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Negative Control Exposures: Causal effect Identifiability and Use in Probabilistic-Bias and Bayesian Analyses with Unmeasured Confounders

Probabilistic bias and Bayesian analyses are important tools for bias correction, particularly when required parameters are nonidentifiable. Negative controls are another tool; they can be used to detect and correct for confounding. Our goals are to present conditions that assure identifiability of certain causal effects and to describe and illustrate a probabilistic bias analysis and related Bayesian analysis that use a negative control exposure. Using potential-outcome models, we characterized assumptions needed for identification of causal effects using a dichotomous, negative control exposure when residual confounding exists. We defined bias parameters, characterized their relationships with the negative control and with specified causal effects, and described the corresponding probabilistic-bias and Bayesian analyses. We present analytic examples using data on hormone therapy and suicide attempts among transgender people. To address possible confounding by healthcare utilization, we used prior tetanus-diphtheria-pertussis (TdaP) vaccination as a negative control exposure. Hormone therapy was weakly associated with risk (risk ratio [RR] = 0.9). The negative control exposure was associated with risk (RR = 1.7), suggesting confounding. Based on an assumed prior distribution for the bias parameter, the 95% simulation interval for the distribution of confounding-adjusted RR was (0.17, 1.6), with median 0.5; the 95% credibility interval was similar. We used dichotomous negative control exposure to identify causal effects when a confounder was unmeasured under strong assumptions. It may be possible to relax assumptions and the negative control exposure could prove helpful for probabilistic bias analyses and Bayesian analyses.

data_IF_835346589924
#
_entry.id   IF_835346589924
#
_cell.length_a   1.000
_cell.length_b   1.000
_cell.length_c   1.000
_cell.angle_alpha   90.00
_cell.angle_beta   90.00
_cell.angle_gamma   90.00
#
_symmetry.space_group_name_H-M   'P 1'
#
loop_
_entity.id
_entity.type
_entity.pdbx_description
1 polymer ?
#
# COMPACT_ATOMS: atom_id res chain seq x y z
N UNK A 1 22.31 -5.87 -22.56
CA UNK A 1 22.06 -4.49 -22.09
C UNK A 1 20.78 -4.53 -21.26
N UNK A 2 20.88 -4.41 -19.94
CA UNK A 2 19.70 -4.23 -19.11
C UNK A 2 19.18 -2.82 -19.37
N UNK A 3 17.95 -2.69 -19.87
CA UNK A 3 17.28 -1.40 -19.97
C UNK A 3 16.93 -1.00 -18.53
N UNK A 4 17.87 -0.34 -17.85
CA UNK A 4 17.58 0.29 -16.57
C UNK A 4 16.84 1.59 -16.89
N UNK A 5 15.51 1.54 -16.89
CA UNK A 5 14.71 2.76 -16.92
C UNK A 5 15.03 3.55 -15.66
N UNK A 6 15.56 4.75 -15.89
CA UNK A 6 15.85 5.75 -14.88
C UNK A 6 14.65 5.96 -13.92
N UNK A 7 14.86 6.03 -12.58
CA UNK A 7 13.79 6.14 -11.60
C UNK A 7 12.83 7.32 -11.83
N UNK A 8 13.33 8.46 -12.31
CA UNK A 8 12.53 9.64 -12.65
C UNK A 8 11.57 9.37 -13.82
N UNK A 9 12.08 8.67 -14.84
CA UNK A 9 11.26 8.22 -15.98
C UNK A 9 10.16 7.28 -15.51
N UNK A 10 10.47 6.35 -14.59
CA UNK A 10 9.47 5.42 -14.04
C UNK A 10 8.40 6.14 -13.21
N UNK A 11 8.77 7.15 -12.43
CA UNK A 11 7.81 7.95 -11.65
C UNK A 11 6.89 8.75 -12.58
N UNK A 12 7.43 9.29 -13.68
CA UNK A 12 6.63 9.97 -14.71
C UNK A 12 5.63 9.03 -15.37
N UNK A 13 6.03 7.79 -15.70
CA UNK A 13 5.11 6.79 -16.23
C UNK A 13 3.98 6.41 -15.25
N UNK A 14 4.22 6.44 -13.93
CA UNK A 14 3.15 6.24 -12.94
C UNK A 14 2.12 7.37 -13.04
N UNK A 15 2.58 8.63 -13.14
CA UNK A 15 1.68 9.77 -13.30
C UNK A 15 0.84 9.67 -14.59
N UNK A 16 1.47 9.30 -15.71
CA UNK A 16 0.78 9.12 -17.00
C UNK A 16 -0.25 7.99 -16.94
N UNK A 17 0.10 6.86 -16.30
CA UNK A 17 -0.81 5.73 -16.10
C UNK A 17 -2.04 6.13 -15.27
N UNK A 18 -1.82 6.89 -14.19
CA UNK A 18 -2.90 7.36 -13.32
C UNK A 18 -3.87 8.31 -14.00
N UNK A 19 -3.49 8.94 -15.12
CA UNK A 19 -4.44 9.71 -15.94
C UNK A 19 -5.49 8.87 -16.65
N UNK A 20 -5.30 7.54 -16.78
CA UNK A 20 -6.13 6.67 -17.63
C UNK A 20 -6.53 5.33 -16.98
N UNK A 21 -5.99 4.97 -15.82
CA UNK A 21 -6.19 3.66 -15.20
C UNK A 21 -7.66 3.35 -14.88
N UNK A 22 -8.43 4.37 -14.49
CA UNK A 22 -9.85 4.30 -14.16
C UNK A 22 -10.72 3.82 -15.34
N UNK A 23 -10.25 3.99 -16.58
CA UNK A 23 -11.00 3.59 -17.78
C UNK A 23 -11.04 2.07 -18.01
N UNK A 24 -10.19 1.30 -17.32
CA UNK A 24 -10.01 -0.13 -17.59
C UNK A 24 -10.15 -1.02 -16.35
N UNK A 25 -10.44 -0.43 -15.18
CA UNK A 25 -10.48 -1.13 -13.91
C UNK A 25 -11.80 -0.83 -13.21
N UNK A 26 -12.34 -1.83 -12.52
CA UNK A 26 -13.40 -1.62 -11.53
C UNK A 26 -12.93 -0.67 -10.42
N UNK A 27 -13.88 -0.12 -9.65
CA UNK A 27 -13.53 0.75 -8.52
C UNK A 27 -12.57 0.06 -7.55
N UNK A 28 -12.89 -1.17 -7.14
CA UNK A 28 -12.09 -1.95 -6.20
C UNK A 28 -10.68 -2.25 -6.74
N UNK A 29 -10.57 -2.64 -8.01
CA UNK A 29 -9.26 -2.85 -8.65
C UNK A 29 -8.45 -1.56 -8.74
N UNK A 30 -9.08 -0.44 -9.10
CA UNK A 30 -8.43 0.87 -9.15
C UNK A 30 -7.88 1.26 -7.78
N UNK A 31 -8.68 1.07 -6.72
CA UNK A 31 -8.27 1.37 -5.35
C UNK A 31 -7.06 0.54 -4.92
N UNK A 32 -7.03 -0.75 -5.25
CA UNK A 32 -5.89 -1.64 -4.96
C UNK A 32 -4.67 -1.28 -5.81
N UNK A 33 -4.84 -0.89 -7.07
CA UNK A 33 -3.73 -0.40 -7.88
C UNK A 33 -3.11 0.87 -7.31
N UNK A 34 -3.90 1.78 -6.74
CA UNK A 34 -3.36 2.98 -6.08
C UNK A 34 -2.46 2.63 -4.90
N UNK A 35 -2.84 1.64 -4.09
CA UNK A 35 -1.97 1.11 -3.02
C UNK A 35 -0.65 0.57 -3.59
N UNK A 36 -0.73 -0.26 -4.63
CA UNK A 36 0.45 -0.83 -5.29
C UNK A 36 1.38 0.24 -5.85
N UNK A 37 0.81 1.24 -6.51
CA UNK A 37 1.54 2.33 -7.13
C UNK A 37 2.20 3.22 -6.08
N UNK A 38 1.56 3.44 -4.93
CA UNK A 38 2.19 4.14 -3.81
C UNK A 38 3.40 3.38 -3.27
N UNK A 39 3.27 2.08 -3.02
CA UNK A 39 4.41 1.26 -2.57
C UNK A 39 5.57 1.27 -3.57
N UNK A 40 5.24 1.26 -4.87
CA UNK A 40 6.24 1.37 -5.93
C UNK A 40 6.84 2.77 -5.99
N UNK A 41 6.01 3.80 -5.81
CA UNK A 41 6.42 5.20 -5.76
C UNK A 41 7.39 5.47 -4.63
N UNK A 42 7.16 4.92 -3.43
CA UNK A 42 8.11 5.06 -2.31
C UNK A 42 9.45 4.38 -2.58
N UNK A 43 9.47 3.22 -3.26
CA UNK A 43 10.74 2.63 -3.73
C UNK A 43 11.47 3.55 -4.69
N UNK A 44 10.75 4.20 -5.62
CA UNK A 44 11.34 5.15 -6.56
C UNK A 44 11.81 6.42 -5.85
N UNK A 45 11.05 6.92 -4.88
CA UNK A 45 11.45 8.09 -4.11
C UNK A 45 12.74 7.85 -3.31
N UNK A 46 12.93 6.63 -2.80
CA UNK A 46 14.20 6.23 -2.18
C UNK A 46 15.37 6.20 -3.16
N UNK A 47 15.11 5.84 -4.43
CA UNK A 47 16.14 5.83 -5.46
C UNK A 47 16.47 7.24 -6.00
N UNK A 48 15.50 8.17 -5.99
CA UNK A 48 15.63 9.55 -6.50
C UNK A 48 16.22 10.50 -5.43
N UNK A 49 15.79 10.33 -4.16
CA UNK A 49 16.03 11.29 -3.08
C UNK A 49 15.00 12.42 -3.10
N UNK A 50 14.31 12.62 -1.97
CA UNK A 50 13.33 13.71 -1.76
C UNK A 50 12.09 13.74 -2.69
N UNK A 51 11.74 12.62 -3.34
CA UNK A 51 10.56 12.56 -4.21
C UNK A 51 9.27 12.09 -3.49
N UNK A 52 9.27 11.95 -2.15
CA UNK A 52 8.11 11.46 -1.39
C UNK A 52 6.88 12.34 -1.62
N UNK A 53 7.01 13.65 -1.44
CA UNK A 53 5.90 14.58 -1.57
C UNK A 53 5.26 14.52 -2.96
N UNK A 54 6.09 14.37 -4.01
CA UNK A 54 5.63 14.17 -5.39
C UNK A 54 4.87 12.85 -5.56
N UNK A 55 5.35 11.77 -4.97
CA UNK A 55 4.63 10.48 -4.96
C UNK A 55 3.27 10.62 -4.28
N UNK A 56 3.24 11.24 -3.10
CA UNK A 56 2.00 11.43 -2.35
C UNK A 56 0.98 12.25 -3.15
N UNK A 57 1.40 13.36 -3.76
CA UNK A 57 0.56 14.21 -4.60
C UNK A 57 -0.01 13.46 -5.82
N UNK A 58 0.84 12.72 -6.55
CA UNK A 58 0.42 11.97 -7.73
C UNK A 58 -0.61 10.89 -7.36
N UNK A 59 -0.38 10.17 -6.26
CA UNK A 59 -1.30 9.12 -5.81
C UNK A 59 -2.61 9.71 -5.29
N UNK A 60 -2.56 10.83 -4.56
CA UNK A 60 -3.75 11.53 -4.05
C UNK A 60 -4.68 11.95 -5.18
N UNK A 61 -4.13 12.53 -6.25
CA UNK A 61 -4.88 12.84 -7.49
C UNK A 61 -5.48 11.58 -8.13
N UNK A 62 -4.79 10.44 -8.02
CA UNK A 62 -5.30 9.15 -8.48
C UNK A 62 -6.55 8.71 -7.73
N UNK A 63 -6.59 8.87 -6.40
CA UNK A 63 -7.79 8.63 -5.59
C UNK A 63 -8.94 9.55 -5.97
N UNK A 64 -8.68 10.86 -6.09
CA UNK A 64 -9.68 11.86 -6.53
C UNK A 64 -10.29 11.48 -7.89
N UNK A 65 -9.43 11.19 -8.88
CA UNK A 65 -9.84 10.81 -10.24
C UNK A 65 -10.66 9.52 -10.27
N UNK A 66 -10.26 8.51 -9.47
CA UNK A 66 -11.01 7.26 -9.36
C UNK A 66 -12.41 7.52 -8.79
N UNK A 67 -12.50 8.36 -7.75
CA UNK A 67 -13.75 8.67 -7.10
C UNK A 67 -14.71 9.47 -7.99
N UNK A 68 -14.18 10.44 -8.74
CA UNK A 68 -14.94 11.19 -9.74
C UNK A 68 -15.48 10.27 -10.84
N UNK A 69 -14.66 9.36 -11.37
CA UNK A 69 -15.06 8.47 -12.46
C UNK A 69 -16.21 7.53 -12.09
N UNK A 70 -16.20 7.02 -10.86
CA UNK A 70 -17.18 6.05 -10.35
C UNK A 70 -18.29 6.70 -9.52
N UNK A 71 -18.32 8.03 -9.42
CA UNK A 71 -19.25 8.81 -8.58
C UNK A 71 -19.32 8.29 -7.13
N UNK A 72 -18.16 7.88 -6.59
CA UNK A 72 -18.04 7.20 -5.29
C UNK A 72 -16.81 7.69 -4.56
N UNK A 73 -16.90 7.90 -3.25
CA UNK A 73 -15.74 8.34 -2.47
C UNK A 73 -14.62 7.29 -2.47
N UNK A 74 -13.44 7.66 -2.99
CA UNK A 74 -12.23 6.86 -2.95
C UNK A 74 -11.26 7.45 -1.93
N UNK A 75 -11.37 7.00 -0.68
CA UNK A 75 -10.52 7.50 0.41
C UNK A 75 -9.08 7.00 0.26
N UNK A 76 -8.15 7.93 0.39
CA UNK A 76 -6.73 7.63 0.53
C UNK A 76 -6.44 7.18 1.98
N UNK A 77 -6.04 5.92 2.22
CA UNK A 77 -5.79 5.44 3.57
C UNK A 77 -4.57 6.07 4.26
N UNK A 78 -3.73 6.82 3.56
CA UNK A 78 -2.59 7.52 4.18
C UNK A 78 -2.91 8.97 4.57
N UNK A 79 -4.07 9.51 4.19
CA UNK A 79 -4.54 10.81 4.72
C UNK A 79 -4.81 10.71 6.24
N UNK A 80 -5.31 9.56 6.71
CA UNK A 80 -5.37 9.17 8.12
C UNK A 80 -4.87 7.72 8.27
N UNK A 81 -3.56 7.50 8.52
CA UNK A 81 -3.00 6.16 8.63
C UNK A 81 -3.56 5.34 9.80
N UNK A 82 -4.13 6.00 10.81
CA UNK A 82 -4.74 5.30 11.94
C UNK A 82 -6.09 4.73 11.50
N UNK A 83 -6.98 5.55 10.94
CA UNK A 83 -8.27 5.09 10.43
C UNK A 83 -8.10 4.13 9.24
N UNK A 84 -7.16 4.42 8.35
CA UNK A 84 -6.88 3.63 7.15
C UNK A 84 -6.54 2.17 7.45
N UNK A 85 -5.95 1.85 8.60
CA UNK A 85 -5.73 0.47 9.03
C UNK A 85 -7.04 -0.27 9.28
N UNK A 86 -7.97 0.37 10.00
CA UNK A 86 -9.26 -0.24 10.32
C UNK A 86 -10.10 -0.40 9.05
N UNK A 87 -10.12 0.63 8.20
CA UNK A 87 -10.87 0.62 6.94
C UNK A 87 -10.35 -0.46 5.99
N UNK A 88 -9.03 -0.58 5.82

Authors: Flanders, W D; Waller, L A; Zhang, Q; Getahun, D; Silverberg, M; Goodman, M

Epidemiology. 2022 Nov 01;33(6):832-839. Epub 2022-07-27.

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